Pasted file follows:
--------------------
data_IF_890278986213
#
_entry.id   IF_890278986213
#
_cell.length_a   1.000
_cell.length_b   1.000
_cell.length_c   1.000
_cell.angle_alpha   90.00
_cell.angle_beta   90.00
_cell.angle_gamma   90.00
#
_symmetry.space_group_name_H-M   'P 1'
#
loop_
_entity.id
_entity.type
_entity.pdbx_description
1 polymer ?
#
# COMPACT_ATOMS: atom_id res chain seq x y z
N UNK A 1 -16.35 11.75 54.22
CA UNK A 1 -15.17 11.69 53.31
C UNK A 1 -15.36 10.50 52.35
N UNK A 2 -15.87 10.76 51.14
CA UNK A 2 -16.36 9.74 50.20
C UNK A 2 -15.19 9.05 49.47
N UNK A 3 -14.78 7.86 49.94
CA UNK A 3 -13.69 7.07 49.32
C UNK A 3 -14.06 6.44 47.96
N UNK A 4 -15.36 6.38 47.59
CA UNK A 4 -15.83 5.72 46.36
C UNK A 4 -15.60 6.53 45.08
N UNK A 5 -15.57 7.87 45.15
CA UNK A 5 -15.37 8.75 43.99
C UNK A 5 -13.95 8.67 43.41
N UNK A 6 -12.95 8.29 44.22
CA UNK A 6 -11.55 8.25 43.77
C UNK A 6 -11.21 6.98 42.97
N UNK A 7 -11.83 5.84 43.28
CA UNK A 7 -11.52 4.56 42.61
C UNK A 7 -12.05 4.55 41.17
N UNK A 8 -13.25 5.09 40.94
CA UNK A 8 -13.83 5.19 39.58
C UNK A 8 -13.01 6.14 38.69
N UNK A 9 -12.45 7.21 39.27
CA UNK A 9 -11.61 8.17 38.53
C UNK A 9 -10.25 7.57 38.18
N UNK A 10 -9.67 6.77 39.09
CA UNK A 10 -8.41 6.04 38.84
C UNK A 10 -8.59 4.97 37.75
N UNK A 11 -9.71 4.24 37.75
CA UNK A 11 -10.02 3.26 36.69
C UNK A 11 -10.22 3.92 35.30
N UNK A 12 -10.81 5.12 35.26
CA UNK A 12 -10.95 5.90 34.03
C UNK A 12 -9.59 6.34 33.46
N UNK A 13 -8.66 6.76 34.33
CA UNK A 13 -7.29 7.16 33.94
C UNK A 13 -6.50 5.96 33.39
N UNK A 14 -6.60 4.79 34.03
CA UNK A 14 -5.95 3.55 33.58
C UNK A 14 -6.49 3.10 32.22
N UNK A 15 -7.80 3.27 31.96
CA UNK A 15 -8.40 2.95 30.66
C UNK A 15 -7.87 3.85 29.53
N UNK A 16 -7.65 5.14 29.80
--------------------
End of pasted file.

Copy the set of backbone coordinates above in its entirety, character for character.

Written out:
data_IF_890278986213
#
_entry.id   IF_890278986213
#
_cell.length_a   1.000
_cell.length_b   1.000
_cell.length_c   1.000
_cell.angle_alpha   90.00
_cell.angle_beta   90.00
_cell.angle_gamma   90.00
#
_symmetry.space_group_name_H-M   'P 1'
#
loop_
_entity.id
_entity.type
_entity.pdbx_description
1 polymer ?
#
# COMPACT_ATOMS: atom_id res chain seq x y z
N UNK A 1 -16.35 11.75 54.22
CA UNK A 1 -15.17 11.69 53.31
C UNK A 1 -15.36 10.50 52.35
N UNK A 2 -15.87 10.76 51.14
CA UNK A 2 -16.36 9.74 50.20
C UNK A 2 -15.19 9.05 49.47
N UNK A 3 -14.78 7.86 49.94
CA UNK A 3 -13.69 7.07 49.32
C UNK A 3 -14.06 6.44 47.96
N UNK A 4 -15.36 6.38 47.59
CA UNK A 4 -15.83 5.72 46.36
C UNK A 4 -15.60 6.53 45.08
N UNK A 5 -15.57 7.87 45.15
CA UNK A 5 -15.37 8.75 43.99
C UNK A 5 -13.95 8.67 43.41
N UNK A 6 -12.95 8.29 44.22
CA UNK A 6 -11.55 8.25 43.77
C UNK A 6 -11.21 6.98 42.97
N UNK A 7 -11.83 5.84 43.28
CA UNK A 7 -11.52 4.56 42.61
C UNK A 7 -12.05 4.55 41.17
N UNK A 8 -13.25 5.09 40.94
CA UNK A 8 -13.83 5.19 39.58
C UNK A 8 -13.01 6.14 38.69
N UNK A 9 -12.45 7.21 39.27
CA UNK A 9 -11.61 8.17 38.53
C UNK A 9 -10.25 7.57 38.18
N UNK A 10 -9.67 6.77 39.09
CA UNK A 10 -8.41 6.04 38.84
C UNK A 10 -8.59 4.97 37.75
N UNK A 11 -9.71 4.24 37.75
CA UNK A 11 -10.02 3.26 36.69
C UNK A 11 -10.22 3.92 35.30
N UNK A 12 -10.81 5.12 35.26
CA UNK A 12 -10.95 5.90 34.03
C UNK A 12 -9.59 6.34 33.46
N UNK A 13 -8.66 6.76 34.33
CA UNK A 13 -7.29 7.16 33.94
C UNK A 13 -6.50 5.96 33.39
N UNK A 14 -6.60 4.79 34.03
CA UNK A 14 -5.95 3.55 33.58
C UNK A 14 -6.49 3.10 32.22
N UNK A 15 -7.80 3.27 31.96
CA UNK A 15 -8.40 2.95 30.66
C UNK A 15 -7.87 3.85 29.53
N UNK A 16 -7.65 5.14 29.80